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Sporting moments lost to history.

Byline: David Whetstone

THE Olympic and Paralympic Games have inspired a fascinating exhibition called Home & Away at the Discovery Museum in Newcastle.

Here, inspired by these global competitions, is proof that sport has always been an important aspect of North East life.

Here, too, is evidence that sports - like the competitors who take part - have their moment in the sun.

Potshare bowling, in which two men competed to bowl a stone ball over 800m (875 yards), was more popular than football until 1914, with thousands spectating.

Gambling was a feature of the event in which bowlers shared the 'pot' of prize money.

Each bowler had an assistant called a trigger who would mark where the ball landed with a 3ft stick called a trig.

The sport was popular in mining communities and men, for some reason, would often compete in their underwear.

Among the exhibits is a highly polished ball made from whinstone, a notably hard stone.

Potshare bowling went out of fashion - perhaps as football entered its pomp - as did bloodsports such as bull baiting and cockfighting.

Actually, they didn't so much lose popularity in the North East as fall foul of the law.

Cockfighting was banned in 1848 but the last known cock pit in England, at Gallowgate in Newcastle, closed in 1874 and there are photos of a pit found in the basement of a building in Tynemouth.

Bull baiting, popular in the 17th and 18th Centuries, involved a bull being tied to a heavy stone and set upon by dogs. Spectators would bet on how long a dog could hang on to the bull's nose.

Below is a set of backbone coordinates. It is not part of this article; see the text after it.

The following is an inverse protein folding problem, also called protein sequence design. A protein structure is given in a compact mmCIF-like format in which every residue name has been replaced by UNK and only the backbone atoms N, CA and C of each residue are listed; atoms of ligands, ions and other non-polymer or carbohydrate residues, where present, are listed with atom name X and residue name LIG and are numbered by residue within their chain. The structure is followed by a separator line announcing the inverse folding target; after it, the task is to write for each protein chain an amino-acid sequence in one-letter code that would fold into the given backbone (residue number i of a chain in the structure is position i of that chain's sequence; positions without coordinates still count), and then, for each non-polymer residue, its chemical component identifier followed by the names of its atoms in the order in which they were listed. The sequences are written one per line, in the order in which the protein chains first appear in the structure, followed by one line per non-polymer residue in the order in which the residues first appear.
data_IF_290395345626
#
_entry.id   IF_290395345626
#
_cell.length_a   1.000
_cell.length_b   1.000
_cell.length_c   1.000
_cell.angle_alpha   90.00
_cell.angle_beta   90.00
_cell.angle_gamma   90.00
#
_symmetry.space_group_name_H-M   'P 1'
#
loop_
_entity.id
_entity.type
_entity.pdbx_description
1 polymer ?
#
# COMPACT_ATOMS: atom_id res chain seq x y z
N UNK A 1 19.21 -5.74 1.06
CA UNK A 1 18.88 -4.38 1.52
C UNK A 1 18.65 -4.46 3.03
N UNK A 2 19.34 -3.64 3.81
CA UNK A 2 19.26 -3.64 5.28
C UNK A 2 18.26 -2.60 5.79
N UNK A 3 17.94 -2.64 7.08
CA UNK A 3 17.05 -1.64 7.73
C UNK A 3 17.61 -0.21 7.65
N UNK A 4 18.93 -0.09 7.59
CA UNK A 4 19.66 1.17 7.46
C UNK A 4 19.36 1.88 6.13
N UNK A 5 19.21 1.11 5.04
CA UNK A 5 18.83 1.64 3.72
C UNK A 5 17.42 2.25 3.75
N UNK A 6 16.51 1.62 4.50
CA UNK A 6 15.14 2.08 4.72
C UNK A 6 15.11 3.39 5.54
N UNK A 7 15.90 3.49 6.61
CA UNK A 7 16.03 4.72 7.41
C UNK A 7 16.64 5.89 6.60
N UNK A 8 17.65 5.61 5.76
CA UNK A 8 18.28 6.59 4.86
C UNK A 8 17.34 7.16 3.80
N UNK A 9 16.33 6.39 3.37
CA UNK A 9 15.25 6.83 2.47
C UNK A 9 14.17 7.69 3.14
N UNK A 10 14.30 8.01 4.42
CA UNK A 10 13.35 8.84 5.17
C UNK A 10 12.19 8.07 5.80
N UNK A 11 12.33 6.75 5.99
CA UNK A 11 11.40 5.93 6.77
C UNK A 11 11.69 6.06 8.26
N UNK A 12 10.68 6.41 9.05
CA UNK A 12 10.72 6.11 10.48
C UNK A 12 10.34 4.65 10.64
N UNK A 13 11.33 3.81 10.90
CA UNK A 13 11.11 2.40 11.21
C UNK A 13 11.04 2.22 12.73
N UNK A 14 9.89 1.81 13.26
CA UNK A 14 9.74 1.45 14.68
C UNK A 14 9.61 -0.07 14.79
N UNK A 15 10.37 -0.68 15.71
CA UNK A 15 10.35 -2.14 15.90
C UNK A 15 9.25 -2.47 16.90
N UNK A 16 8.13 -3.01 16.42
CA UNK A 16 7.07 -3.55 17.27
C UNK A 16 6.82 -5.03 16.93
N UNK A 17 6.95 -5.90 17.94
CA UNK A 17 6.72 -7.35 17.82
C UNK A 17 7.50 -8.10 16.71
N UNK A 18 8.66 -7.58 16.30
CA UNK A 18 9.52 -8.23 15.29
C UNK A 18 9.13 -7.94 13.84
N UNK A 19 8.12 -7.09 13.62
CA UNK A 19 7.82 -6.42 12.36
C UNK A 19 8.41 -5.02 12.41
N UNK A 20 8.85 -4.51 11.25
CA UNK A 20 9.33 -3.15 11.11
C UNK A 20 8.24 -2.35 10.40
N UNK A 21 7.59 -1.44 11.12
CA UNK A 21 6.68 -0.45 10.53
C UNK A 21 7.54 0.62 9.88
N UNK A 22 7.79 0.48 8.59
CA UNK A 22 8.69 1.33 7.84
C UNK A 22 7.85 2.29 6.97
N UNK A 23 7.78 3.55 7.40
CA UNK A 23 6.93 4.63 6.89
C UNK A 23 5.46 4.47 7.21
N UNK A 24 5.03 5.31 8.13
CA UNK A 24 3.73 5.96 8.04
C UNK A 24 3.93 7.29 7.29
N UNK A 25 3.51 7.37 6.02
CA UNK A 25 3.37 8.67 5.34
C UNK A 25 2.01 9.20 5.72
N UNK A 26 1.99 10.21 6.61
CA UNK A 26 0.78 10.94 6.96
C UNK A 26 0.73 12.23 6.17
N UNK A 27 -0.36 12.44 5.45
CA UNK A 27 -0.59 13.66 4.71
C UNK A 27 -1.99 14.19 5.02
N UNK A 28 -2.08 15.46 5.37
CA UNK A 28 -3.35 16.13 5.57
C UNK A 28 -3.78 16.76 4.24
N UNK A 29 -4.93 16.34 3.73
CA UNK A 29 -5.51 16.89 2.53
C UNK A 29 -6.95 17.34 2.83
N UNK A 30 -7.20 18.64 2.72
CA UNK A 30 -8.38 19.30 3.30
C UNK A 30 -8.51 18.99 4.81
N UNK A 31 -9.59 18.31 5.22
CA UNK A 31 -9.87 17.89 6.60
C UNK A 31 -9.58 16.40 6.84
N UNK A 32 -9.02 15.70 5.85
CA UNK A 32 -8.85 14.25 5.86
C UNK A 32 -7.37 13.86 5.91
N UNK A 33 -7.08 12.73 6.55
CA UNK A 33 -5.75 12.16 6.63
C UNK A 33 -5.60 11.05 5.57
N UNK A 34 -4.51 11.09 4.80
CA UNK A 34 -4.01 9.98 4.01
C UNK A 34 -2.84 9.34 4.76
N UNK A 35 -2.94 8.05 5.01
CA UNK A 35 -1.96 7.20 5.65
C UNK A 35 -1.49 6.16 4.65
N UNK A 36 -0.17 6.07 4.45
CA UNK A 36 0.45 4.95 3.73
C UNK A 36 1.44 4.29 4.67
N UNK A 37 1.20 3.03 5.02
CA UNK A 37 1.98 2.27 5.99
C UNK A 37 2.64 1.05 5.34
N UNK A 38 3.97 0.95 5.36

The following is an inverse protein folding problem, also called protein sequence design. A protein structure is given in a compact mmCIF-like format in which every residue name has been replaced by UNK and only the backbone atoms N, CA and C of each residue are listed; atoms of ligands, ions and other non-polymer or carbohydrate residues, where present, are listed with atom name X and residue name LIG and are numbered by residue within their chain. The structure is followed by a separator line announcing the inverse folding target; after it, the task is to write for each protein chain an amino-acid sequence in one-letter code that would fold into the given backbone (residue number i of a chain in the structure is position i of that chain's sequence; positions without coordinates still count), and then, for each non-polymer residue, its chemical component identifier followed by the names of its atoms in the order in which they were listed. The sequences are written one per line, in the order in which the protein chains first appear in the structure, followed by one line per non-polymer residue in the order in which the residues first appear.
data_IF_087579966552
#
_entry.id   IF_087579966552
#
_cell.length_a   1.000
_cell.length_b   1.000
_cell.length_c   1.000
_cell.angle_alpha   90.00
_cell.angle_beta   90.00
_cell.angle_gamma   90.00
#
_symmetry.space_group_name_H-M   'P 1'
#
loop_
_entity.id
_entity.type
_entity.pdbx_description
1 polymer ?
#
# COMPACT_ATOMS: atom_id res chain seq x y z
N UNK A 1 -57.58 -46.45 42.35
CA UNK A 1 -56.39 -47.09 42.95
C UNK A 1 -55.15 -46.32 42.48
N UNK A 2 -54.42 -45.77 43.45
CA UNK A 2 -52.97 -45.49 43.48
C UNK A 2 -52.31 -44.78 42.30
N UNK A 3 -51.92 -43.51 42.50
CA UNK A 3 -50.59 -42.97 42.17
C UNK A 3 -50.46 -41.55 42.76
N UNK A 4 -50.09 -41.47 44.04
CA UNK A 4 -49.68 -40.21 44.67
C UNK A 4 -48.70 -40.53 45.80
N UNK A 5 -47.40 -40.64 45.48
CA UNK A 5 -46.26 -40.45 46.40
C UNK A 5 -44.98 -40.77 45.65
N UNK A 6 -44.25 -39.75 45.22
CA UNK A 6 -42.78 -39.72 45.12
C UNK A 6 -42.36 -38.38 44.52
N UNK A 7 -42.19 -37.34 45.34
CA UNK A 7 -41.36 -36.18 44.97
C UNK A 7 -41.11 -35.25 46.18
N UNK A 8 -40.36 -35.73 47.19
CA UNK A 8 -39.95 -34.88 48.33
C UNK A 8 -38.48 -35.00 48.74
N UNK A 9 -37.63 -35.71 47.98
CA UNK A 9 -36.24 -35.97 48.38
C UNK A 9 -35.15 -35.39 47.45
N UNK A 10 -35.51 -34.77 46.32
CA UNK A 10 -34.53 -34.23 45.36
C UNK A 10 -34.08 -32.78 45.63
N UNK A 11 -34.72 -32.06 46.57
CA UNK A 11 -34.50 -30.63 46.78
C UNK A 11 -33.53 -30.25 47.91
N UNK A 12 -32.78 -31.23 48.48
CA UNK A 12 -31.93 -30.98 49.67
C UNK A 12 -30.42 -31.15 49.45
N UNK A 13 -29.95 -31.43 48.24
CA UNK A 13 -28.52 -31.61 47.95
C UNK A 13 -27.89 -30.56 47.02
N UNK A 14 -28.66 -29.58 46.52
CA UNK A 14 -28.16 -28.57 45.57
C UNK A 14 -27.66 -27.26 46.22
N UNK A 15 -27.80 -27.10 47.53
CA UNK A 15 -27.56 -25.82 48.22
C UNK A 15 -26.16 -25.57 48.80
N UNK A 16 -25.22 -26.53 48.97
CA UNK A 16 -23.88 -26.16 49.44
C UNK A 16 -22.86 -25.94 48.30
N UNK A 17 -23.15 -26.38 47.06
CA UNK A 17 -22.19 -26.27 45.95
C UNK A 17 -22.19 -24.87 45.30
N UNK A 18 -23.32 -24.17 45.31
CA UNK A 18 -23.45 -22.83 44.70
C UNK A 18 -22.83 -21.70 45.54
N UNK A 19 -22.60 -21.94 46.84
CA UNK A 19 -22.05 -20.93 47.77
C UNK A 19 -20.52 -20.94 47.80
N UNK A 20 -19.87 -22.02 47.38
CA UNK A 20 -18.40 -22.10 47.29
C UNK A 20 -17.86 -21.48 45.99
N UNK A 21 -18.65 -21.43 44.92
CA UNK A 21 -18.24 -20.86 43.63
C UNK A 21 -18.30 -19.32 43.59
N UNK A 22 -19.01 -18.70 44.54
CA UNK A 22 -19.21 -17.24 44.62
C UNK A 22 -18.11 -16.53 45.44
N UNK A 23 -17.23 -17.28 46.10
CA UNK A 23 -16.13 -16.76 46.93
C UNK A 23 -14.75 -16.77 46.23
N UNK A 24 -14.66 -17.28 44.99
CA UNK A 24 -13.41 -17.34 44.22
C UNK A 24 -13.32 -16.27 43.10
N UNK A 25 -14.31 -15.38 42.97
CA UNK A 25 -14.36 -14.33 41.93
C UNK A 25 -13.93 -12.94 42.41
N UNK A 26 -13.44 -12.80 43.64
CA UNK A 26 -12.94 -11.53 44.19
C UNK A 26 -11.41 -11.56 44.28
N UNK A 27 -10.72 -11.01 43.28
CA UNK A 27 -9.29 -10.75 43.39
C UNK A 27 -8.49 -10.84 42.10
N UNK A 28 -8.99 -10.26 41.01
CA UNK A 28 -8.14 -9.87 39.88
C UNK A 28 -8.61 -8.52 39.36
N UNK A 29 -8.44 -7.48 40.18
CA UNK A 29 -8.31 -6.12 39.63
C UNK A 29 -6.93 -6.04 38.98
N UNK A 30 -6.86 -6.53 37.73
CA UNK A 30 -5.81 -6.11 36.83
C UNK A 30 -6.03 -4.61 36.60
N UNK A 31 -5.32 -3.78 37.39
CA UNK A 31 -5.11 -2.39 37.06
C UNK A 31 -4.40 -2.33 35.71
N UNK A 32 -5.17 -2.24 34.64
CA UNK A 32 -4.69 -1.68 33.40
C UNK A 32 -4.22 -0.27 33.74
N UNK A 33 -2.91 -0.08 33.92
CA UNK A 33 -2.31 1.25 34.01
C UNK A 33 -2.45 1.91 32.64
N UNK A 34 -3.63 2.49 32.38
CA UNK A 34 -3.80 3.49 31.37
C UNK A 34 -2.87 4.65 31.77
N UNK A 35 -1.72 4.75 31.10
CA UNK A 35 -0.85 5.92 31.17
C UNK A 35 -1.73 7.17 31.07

A magnificent earthenware ornament commemorates a sport which once attracted crowds to Newcastle's Town Moor and to Sunderland where the region's last known bull baiting event took place in May 1822. Surely nobody would welcome its return.

The exhibition sheds light on the ritualistic world of quoits, which involves throwing metal rings - the quoits - at a pin set in mud or clay.

The sport is said to date from the 1300s when its popularity caused it to be banned by Edward III and Richard II who feared it was getting in the way of archery practice.

Darlington Quoit Club, thought to be the oldest in the world, was formed in 1846 and is still for men only. Every year members compete for a silver quoit which is set on a chain that annually lengthens by one link - bearing the winner's name.

Nearly as venerable is Durham City Amateur Swimming & Water Polo Club which was founded in 1861 and has spawned champions including Charmian Welsh who competed in the Helsinki and Melbourne Olympic Games.

A display case contains Charmian's mementos, including her medals and lucky bracelet.

One corner is reserved for three of the region's biggest sporting heroes, Harry Clasper, Bob Chambers and James Renforth who ensured Tyneside's dominance in rowing during the 19th Century.

There are photos of each of these fine fellows whose exploits drew huge crowds to the banks of Tyne and Thames.

One wall features an Olympic and Paralympic timeline, from the first modern Games in Athens in 1896 to Paris in 1900, St Louis in 1904 - where gold, silver and bronze medals were first awarded - and right through to London 2012.

Many familiar North East faces are to be seen, including Brendan Foster, Mike McLeod, Hazel Robson, Chris Cooke, Jim Alder and Charmian Welsh (now Rawlings).

There are familiar voices, too, including that of Mr Foster who narrated a film about running made in the 1970s when the jogging craze was starting to take off.

It runs on a loop with several other films, including another from the 1970s about quoits.

Here & Now is on until January 14 next year.

David Whetstone


CHAMP Rower James Renforth CROWD PLEASER Potshare bowling was a huge draw before 1914 MAKING A SPLASH Durham club swimmers at Elvet Baths in 1933 MEN ONLY Members of Durham Quoit Club in action
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Title Annotation:Features
Publication:The Journal (Newcastle, England)
Date:Aug 29, 2012
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